This review is from: Spawn/Batman (Comic)
Lame scripting, tired plotline. Sworn enemies forced into reluctant buddy-buddy collaboration to defeat common foe.
I have a hard time accepting that Batman would call Spawn a 'twit'. Maybe he confused the letter 'i' with the letter 'a' but that's academic. A slim enough volume to read on the toilet then tear out the pages for another purpose. Miller's lack of consistency is confusing.


Captain Britain
Captain Britain
by Alan Davis
Edition: Paperback

9 of 13 people found the following review helpful
4.0 out of 5 stars Twenty years ago Moore was twenty years ahead, 18 Dec 2004
This review is from: Captain Britain (Paperback)
Captain Britain, a lazily conceived Marvel UK character of tokenistically English origins is transformed into a flawed, sympathetic human being and plunged into extremely unusual situations by the nascent talents of Moore and Davis. The influential storyline contains the seeds of Moore's mature work, but nonetheles towers above the output of most contemporary comic writers. Thrilling, moving and funny.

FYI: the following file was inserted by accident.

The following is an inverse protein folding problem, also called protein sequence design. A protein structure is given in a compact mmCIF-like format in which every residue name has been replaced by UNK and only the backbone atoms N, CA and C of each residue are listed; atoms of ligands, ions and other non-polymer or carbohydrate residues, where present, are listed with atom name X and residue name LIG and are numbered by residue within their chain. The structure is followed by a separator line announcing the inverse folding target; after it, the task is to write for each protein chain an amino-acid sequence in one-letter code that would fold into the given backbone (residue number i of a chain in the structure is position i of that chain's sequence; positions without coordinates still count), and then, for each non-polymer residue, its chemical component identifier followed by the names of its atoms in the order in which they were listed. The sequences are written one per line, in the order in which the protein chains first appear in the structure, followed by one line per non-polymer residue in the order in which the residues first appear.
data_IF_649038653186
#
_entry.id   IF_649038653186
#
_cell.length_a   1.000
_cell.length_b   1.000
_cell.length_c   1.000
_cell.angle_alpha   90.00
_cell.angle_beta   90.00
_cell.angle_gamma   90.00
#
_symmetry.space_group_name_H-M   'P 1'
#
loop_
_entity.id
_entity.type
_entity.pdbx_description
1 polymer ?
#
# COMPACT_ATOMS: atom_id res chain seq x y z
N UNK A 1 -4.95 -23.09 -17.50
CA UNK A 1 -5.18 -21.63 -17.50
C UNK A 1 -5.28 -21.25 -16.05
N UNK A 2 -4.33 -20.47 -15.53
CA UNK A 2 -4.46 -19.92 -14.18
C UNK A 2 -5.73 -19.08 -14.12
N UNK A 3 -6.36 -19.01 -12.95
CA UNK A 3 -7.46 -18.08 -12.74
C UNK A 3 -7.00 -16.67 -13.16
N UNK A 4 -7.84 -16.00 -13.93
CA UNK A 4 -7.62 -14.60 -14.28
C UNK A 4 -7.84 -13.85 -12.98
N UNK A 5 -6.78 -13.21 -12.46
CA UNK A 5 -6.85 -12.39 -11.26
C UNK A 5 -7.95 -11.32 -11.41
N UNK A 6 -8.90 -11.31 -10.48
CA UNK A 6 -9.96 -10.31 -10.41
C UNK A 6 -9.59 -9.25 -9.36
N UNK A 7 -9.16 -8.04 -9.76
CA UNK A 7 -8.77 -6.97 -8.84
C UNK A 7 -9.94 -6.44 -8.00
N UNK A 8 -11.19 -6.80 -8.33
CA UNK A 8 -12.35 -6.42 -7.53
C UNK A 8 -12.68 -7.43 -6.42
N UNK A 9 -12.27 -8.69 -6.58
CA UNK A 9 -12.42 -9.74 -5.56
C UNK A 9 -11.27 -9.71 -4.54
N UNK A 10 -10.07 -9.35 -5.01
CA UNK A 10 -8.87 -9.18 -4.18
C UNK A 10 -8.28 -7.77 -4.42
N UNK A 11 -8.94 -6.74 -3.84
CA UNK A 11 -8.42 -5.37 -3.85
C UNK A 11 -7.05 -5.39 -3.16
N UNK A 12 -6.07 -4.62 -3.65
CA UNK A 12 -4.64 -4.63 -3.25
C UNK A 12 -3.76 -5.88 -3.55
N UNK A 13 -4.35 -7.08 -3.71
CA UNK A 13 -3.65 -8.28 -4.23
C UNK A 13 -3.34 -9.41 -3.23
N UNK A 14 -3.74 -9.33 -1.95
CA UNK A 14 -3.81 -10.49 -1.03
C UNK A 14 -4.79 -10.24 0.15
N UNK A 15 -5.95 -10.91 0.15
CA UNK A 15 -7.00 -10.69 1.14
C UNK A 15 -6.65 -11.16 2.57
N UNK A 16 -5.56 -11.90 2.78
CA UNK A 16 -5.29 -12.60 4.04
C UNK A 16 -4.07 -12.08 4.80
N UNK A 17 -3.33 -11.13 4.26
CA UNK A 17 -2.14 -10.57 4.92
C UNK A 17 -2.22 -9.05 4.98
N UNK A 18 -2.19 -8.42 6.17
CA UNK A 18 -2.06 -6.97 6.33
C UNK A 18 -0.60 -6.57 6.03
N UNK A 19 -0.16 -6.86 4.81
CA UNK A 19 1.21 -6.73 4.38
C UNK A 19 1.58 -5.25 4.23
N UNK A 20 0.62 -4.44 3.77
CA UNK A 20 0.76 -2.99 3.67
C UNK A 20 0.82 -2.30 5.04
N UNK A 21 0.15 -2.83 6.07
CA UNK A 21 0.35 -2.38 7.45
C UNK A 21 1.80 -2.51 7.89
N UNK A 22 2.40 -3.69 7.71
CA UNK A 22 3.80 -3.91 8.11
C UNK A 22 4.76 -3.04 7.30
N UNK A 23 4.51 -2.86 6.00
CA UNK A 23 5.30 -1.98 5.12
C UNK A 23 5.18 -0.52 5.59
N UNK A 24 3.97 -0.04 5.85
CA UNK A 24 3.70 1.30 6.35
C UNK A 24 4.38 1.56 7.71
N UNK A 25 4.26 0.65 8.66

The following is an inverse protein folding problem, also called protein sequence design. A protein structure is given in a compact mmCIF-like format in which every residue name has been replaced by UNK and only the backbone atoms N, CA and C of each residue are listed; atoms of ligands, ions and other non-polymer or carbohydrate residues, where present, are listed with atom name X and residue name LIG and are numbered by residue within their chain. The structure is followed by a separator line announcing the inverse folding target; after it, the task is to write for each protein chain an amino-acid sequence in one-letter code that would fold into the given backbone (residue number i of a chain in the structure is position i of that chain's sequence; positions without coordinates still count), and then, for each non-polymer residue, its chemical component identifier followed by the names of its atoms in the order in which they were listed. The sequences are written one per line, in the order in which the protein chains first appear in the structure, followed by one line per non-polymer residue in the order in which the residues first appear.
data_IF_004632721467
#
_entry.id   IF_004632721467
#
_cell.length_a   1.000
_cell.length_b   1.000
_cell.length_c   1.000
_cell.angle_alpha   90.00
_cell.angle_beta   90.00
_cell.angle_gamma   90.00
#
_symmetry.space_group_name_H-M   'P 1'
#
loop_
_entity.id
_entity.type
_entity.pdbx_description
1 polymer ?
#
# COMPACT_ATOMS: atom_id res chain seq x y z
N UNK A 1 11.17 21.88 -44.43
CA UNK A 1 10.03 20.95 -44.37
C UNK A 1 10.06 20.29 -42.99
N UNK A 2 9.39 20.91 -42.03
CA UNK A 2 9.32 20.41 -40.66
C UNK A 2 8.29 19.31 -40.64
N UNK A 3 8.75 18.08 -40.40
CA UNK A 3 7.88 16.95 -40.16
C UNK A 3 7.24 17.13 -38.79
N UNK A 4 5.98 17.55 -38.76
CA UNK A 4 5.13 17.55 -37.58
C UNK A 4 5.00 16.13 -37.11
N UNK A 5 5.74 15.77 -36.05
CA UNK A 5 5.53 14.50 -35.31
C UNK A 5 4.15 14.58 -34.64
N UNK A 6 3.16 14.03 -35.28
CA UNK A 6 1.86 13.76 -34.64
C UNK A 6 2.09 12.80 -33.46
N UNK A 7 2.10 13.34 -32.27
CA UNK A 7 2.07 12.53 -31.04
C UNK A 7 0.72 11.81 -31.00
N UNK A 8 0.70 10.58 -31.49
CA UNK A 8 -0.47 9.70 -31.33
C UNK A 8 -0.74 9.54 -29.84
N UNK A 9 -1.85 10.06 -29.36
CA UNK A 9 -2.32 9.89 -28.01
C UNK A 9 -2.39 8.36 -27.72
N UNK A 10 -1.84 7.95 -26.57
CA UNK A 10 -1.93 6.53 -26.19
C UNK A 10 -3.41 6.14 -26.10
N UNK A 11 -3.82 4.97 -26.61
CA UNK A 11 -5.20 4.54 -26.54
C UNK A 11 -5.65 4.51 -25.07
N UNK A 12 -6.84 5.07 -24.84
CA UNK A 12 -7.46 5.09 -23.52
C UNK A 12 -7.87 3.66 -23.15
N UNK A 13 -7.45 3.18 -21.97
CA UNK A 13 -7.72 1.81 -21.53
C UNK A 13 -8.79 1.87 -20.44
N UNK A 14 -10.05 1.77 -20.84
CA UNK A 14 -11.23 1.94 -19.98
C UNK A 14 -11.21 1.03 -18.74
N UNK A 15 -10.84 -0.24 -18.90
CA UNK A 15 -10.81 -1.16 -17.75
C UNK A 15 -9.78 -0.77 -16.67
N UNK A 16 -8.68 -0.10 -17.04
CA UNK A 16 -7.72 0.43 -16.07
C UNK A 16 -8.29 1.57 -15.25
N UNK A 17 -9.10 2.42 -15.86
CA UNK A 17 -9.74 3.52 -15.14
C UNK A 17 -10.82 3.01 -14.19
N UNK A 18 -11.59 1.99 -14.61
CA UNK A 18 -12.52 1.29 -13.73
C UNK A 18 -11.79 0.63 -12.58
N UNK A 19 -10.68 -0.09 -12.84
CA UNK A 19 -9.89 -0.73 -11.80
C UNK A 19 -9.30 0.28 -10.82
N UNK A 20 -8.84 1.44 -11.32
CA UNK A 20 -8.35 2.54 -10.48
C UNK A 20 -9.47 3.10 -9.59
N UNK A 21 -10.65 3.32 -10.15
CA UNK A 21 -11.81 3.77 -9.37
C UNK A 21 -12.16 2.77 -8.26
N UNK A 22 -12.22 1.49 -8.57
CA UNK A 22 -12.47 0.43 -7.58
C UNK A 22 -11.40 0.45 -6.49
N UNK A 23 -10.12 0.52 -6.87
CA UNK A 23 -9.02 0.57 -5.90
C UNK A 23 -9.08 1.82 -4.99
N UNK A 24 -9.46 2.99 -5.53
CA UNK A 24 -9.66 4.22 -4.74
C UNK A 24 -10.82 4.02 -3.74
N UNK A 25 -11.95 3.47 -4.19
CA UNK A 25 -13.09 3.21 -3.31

Promethea: Book 2: Bk. 2
Promethea: Book 2: Bk. 2
by Alan Moore
Edition: Paperback

7 of 7 people found the following review helpful
5.0 out of 5 stars Headache-inducing high concept mythology. Funny too., 28 Nov 2004
Our heroine Sophie researches a mythological figure called Promothea for her term paper and then becomes her. Features a staggering reinterpretation of the Tarot consistent with the Big Bang and evolution. Predicts that in 2017 humankind's understanding will hit saturation point and the world as we know it will end. The Apocalypse is interpreted as an epistemological and metaphysical step forward for human understanding. There's also a twelve-page tantric sex scene. Mr. Moore, you've done it again.